If you want to enable the 32-bit architecture on your Chromebook, you’ll need to do a few things first. Follow these steps and you’ll be up and running in no time
Open Chrome’s shell (Ctrl+Alt+T).
Now type or paste shell (no quotes) into that window and hit Enter. This will give you access to all of Chrome OS’ underlying system files.
In order for support for legacy apps (32-bit ones) to work correctly, there are some additional settings we have to turn on by default.
You can use this command to set them: crossystem dev_boot_legacy=1
Change it so it looks like this: crossystem dev_boot_legacy=1
Press enter and then Ctrl+D to log out. Once logged out, restart your device using CTRL + ALT + SHIFT + R key combo. Your device should now boot in Legacy mode!
You’re one step closer to being able to run those old school games from the 90s on your Chromebook. Yay!
Yes, Chromebook support for 32-bit apps is coming in Chrome OS 73. This will allow you to run more legacy apps and games on your Chromebook.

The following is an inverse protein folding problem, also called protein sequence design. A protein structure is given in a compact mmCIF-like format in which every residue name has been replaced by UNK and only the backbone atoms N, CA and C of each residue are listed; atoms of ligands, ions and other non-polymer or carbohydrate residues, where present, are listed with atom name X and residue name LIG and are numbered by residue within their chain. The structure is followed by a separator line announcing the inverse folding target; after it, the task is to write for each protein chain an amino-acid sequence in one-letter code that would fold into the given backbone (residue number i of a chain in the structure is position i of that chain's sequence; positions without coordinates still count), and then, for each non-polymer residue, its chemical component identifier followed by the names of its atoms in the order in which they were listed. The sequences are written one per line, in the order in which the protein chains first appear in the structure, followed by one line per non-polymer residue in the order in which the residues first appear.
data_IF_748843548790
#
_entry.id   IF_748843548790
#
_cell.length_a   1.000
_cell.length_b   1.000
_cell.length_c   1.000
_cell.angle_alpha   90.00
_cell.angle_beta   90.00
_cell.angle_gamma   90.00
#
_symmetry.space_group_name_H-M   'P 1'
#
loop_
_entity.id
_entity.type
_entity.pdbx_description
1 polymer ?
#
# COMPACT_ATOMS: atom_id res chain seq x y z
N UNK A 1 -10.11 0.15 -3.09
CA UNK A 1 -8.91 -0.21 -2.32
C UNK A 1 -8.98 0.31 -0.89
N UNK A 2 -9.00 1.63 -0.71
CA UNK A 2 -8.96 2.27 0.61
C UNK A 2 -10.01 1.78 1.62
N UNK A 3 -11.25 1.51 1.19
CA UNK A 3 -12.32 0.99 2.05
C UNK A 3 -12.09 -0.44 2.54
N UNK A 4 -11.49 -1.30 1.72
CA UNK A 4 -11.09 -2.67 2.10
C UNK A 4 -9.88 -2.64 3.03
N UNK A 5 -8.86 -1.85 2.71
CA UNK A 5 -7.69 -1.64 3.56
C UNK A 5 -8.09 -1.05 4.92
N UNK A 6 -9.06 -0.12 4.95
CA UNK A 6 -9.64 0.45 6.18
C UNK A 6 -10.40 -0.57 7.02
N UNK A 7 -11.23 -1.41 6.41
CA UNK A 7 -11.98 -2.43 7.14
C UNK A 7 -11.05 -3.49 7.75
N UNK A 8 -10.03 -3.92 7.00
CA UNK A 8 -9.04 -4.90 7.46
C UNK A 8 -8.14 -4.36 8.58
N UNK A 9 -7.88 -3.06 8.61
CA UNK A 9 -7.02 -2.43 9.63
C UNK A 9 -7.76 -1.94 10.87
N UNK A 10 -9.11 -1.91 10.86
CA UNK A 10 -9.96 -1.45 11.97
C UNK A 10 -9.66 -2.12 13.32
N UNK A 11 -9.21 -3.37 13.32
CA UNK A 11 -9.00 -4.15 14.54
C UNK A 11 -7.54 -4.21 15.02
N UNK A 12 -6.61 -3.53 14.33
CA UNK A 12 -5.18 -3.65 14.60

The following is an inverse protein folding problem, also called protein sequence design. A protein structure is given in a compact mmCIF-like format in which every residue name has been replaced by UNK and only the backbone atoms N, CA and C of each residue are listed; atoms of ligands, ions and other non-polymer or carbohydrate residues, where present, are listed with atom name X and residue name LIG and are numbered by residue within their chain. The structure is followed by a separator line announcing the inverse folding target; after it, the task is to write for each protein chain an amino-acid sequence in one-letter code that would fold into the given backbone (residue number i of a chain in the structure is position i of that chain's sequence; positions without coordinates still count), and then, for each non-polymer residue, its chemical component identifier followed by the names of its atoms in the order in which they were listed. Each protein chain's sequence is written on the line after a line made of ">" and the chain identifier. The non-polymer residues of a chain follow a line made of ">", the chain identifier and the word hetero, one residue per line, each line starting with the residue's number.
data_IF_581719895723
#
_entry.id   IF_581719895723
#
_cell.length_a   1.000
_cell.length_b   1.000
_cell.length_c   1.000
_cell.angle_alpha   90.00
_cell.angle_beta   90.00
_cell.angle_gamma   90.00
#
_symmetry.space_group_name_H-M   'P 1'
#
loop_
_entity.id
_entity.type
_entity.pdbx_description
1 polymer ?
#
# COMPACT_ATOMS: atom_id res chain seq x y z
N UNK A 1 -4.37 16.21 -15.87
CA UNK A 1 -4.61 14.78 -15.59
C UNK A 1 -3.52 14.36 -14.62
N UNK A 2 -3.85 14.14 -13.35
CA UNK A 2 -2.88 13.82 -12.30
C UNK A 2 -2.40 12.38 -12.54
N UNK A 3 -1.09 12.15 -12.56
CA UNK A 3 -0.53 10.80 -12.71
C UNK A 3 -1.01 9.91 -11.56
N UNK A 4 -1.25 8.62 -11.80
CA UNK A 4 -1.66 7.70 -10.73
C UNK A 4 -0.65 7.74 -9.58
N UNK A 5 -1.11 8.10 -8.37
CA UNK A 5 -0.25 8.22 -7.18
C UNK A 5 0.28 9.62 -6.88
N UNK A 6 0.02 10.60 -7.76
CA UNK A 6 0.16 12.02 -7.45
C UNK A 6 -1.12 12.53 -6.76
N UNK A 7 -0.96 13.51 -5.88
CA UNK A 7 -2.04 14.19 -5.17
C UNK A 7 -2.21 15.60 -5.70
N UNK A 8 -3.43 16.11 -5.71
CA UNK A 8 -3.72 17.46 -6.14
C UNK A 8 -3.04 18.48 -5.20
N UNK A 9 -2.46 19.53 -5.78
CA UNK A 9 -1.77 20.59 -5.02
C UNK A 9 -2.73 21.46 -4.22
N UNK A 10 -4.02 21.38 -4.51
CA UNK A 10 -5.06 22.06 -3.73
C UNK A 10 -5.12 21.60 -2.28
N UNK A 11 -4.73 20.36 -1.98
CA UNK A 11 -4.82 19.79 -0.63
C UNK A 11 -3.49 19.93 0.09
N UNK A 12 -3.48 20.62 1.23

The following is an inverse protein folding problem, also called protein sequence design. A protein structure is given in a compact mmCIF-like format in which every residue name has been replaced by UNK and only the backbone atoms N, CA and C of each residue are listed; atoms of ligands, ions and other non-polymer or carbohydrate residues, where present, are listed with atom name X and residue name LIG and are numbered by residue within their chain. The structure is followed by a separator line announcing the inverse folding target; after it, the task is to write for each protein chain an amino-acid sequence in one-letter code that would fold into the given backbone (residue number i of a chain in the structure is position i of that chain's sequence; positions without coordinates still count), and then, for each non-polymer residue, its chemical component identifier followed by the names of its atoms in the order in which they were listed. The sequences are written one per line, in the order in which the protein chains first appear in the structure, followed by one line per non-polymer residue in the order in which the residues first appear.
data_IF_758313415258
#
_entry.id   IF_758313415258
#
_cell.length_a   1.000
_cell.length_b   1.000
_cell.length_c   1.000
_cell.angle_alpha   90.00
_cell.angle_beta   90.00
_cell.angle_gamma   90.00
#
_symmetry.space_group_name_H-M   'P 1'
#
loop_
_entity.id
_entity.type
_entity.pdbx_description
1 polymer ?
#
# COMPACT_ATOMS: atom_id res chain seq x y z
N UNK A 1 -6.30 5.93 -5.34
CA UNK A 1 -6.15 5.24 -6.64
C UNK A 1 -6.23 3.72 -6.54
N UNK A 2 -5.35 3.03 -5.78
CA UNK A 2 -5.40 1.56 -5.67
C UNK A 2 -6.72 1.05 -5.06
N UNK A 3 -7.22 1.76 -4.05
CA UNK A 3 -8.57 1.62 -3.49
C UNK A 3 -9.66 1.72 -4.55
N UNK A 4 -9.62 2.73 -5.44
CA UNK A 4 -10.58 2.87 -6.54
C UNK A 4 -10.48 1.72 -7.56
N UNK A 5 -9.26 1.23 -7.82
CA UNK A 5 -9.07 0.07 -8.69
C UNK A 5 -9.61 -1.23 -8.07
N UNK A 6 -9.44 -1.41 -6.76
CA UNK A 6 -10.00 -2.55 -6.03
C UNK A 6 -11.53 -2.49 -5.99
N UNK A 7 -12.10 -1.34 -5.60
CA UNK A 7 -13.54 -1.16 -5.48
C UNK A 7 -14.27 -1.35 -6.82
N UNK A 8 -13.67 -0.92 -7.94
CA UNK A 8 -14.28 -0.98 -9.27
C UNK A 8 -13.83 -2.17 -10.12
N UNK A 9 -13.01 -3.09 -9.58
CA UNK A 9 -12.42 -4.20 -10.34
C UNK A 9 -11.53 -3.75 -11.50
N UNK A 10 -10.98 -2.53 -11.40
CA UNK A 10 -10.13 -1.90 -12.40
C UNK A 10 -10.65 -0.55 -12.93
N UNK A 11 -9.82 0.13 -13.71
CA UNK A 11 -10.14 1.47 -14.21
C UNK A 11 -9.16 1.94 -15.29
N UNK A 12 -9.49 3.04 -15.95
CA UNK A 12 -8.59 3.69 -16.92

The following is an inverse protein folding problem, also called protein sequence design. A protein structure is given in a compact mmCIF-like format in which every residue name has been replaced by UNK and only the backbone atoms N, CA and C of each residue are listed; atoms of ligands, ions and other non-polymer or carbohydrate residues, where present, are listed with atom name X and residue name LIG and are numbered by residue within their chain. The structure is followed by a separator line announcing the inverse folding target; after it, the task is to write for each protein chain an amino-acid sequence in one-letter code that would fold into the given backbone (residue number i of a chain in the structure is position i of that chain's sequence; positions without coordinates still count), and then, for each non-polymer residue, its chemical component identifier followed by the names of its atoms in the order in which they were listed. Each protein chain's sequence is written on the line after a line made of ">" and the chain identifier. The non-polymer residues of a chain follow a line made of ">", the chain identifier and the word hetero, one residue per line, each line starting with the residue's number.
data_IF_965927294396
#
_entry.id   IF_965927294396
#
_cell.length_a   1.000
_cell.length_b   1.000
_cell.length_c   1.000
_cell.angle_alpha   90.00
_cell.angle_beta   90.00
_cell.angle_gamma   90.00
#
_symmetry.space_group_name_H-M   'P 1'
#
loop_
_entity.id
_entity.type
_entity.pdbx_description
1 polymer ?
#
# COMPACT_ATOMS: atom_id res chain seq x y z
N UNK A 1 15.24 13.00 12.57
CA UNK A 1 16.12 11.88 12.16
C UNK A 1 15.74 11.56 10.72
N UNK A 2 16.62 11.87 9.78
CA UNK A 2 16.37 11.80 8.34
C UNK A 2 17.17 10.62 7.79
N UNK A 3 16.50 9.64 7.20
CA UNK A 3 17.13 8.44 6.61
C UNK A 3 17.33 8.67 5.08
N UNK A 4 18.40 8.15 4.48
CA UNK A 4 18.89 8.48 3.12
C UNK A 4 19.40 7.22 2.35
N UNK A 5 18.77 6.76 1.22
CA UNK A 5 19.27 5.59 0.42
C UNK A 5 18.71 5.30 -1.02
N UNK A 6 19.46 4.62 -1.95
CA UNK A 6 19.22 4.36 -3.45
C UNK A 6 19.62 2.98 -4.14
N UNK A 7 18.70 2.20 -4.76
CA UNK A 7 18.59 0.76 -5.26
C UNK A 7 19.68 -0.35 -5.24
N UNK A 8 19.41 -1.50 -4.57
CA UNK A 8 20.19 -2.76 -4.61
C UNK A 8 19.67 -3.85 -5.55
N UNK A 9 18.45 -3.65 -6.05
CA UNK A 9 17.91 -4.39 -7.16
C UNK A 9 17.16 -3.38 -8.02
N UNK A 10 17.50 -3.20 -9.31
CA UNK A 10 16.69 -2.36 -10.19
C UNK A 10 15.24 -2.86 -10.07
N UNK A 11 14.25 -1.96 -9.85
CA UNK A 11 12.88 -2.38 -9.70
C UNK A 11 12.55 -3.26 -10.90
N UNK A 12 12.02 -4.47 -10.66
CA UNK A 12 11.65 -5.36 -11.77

Here’s how to enable it.
First, you need to be running the developer channel of Chrome OS. You can do this by going to Settings > About Chrome OS > More info > Change channel.
Once you’re on the developer channel, you need to enable a flag in chrome://flags/#enable-nexus-armv7.
Now, reboot your device and when it starts up again, you’ll have the option to select either 64-bit or 32-bit under powerwash options.
Selecting 32-bit will turn off auto updates and set your device back to factory defaults (i.e., deleting all local data).
Reboot your Chromebook and wait 10 minutes before logging back in to complete the process. After 10 minutes, log back into your account and open any app that crashes with a not compatible error message.
It should now work properly! Some older programs may not work as well due to being designed for 32-bit architecture but most should still function as expected.
Note: there is no way to revert the change if you decide you don’t want it later on. If you plan on switching back to 64-bit then please backup any files/data you might want first.
There are also risks involved with switching between architectures so make sure you are aware of what they are before proceeding.